- Meanwhile, Donald Trump is scheduled to hold a 10am press conference at the newly-opened Trump International Hotel in Washington, D.C. - right down the street from the White House. After the D.C. event, Trump will hold a 6pm rally at James L. Knight Center in Miami, Florida.
- Finally, Green Party nominee Jill Stein will hold an event at the George Wilson Center in Newark, Delaware at 10:30am and an event with her running mate Ajamu Baraka at the Downtown Cultural Arts Center in Baltimore, Maryland at 6:30pm.
- White House President Obama meets today with leaders in business, government, and national security to "discuss how the Trans-Pacific Partnership can benefit American workers and businesses and further our national security."
- The Oval Office meeting will be attended by former New York City mayor Michael Bloomberg, the billionaire founder and CEO of Bloomberg LP; Govs. John Bel Edwards (D-LA) and John Kasich (R-OH); Paulson Institute chairman Henry Paulson, who served as Treasury Secretary under George W. Bush; Atlanta mayor Kasim Reed (D); IBM president and CEO Ginni Rometty; and former NATO Supreme Allied Commander James Stavridis.
- After the meeting, Kasich and Reed will join Press Secretary Josh Earnest to speak about the 11-nation Pacific Rim trade agreement at the daily press briefing. Kasich, who was one of Donald Trump's final rivals for the GOP presidential nomination, told CNN's Dana Bash on Thursday that it is "very unlikely" he could vote for Trump. Kasich also addressed criticism that he is betraying his party by meeting with Obama today.
- "I welcome the fact that people will criticize me for putting my country ahead of my party. It's time we start doing this in this country. We are not a parliamentary system and we were never taught to hate people because they may be in a different political party," Kasich said. "You know, when it comes to the president, he and I have a lot of disagreements. But there are areas that we can agree. If I can become somebody in the front that leads an effort for people to hear this and say you know what maybe he's right, what would I do? Shrink? Go hide somewhere? That's not who I am."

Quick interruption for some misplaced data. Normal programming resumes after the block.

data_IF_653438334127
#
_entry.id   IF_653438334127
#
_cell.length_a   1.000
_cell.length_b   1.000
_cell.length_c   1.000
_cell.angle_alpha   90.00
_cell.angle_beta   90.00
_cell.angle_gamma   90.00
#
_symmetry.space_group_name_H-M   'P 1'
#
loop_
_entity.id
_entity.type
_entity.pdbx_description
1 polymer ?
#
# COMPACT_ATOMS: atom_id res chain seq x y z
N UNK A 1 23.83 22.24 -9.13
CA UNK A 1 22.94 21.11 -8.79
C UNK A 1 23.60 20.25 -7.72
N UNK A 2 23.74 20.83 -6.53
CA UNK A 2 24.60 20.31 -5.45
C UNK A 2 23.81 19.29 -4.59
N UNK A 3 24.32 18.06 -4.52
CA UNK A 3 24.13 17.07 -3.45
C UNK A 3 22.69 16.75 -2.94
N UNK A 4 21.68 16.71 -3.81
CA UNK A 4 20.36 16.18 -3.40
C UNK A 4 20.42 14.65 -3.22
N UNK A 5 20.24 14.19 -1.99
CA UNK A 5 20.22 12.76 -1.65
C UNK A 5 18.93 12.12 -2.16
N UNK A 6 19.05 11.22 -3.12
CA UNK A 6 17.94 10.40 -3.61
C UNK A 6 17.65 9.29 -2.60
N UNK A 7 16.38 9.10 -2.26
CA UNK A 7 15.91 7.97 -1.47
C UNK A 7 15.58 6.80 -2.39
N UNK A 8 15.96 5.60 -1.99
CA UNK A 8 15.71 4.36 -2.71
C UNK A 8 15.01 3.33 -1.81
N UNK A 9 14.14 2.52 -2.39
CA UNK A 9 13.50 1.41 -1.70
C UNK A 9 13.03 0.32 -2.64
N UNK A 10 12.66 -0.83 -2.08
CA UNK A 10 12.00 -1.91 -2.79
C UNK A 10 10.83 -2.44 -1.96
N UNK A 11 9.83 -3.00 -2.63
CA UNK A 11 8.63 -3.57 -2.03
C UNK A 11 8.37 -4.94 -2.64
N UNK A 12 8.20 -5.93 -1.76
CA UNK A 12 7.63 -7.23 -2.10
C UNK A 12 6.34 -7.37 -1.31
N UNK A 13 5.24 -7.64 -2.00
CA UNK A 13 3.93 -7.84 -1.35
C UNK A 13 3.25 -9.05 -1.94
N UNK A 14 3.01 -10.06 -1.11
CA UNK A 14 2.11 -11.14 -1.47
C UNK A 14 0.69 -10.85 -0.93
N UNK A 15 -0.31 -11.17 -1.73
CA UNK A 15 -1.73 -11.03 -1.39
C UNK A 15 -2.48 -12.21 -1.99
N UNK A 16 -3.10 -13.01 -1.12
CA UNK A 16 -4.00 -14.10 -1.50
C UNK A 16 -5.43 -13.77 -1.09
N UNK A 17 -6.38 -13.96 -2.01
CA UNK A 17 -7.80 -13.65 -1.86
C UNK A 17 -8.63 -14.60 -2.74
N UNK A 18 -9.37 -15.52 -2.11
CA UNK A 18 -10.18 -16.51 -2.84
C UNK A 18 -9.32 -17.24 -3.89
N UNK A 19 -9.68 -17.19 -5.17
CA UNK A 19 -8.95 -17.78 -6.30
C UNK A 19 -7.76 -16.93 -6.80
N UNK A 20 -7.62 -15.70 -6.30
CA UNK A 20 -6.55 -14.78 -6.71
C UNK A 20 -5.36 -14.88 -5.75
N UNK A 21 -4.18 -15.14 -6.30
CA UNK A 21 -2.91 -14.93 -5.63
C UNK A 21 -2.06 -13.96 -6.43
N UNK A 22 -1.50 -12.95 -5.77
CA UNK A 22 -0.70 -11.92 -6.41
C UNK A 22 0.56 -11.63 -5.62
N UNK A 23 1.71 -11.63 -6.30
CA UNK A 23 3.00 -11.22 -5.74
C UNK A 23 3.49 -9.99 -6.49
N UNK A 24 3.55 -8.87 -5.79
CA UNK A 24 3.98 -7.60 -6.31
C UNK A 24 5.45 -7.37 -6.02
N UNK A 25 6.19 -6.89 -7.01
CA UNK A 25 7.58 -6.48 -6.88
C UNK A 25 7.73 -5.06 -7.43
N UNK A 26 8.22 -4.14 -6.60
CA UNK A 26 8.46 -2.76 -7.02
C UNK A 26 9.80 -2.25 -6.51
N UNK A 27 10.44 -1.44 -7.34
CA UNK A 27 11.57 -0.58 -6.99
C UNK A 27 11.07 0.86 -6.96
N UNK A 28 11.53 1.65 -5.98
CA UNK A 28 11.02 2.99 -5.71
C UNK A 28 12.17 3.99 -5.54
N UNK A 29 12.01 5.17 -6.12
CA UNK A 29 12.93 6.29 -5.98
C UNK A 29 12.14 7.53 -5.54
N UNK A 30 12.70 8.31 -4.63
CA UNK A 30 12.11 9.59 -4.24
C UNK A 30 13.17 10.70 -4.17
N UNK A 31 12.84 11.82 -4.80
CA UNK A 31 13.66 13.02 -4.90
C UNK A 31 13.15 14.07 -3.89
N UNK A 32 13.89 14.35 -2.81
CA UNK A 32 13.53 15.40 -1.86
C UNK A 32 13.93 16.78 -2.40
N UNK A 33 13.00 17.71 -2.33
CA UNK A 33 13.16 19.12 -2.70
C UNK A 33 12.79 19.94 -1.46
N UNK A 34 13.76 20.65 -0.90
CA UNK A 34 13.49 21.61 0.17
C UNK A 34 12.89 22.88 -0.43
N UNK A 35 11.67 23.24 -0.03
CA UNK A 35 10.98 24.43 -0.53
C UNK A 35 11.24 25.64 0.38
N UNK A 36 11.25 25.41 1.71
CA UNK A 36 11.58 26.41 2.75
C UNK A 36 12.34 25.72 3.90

- Also today: Obama will participate in an ambassador credentialing ceremony, receiving new Ambassadors to the Untied States from Malawi, Latvia, Guyana, Luxemborg, Myanmar, Brazil, and Belgium, among other nations.
- In addition, First Lady Michelle Obama will hit the campaign trail for Hillary Clinton today, speaking at a 1pm event at George Mason University in Fairfax, Virginia. The First Lady is incredibly popular, and is hoping to tap into that popularity to persuade young and African-Americans who suported her husband to vote for Clinton. Vice President Joe Biden will fly to Austin, Texas for a Democratic Senatorial Campaign Committee (DSCC) fundraiser.
- Congress Neither house of Congress is in session today.
- Polls, Polls, Polls A roundup of polls released in the past 24 hours (source: RealClearPolitics). The national polls show a race tighter than it has ever been before, a sign that Trump is bridging the gap that has separated the two nominees in recent weeks. Some polls give Clinton or Trump slight edges - and one even shows the race tied.
- The state polls also show a tightening race, with Donald Trump taking leads in states that have previously been leaning Clinton. If Trump can pull of wins in Obama states he is now leading the polls in (such as Colorado, Iowa, and Ohio), added to Romney states previously believed to be competitive (such as Missouri, North Carolina, Georgia, and Texas) - the electoral map shifts in a huge way and offers a real path to a Trump victory for the first time.
- Fox News Clinton 41, Trump 40, Johnson 8, Stein 3 (Clinton +1)
- CBS/New York Times Clinton 42, Trump 42, Johnson 8, Stein 4 (Tie)
- Rasmussen Reports Trump 41, Clinton 40, Johnson 7, Stein 2 (Trump +1)
- Colorado Emerson Trump 42, Clinton 38, Johnson 13, Stein 2 (Trump +4)
- Iowa Monmouth Trump 45, Clinton 37, Johnson 8, Stein 2 (Trump +8)
- Michigan Detroit Free Press Clinton 38, Trump 35, Johnson 10, Stein 4 (Clinton +3)
- Ohio Suffolk Trump 42, Clinton 39, Johnson 4, Stein 1 (Trump +3)
- Missouri Emerson Trump 37, Clinton 34, Johnson 7, Stein 6 (Trump +13)
- Virginia Univ. of Mary Washington Clinton 40, Trummp 37, Johnson 8, Stein 1 (Clinton +3)
- North Carolina Civitas Clinton 42, Trump 42, Johnson 5 (Tie)
- Fox 5 Atlanta Trump 46, Clinton 42, Johnson 10 (Trump +4)
- Emerson Trump 45, Clinton 39, Johnson 6 (Trump +6)
- Texas Texas Lyceum Trump 39, Clinton 32, Johnson 9, Stein 3 (Trump +7)